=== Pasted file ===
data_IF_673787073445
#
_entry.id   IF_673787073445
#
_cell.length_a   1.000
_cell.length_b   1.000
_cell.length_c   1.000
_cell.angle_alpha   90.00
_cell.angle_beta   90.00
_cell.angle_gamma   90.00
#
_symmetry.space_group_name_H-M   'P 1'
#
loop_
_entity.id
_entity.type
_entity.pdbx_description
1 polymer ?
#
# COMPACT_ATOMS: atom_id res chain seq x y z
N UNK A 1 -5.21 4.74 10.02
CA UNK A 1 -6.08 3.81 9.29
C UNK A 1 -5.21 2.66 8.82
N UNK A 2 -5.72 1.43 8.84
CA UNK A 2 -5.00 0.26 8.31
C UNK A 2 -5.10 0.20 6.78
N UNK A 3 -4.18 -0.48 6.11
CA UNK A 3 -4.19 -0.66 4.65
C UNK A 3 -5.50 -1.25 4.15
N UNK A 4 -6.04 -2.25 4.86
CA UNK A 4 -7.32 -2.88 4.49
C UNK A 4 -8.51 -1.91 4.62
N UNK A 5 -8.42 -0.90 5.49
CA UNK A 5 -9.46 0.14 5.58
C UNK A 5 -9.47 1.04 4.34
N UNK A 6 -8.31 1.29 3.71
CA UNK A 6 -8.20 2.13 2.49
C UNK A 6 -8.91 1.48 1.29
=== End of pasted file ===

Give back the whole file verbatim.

data_IF_673787073445
#
_entry.id   IF_673787073445
#
_cell.length_a   1.000
_cell.length_b   1.000
_cell.length_c   1.000
_cell.angle_alpha   90.00
_cell.angle_beta   90.00
_cell.angle_gamma   90.00
#
_symmetry.space_group_name_H-M   'P 1'
#
loop_
_entity.id
_entity.type
_entity.pdbx_description
1 polymer ?
#
# COMPACT_ATOMS: atom_id res chain seq x y z
N UNK A 1 -5.21 4.74 10.02
CA UNK A 1 -6.08 3.81 9.29
C UNK A 1 -5.21 2.66 8.82
N UNK A 2 -5.72 1.43 8.84
CA UNK A 2 -5.00 0.26 8.31
C UNK A 2 -5.10 0.20 6.78
N UNK A 3 -4.18 -0.48 6.11
CA UNK A 3 -4.19 -0.66 4.65
C UNK A 3 -5.50 -1.25 4.15
N UNK A 4 -6.04 -2.25 4.86
CA UNK A 4 -7.32 -2.88 4.49
C UNK A 4 -8.51 -1.91 4.62
N UNK A 5 -8.42 -0.90 5.49
CA UNK A 5 -9.46 0.14 5.58
C UNK A 5 -9.47 1.04 4.34
N UNK A 6 -8.31 1.29 3.71
CA UNK A 6 -8.20 2.13 2.49
C UNK A 6 -8.91 1.48 1.29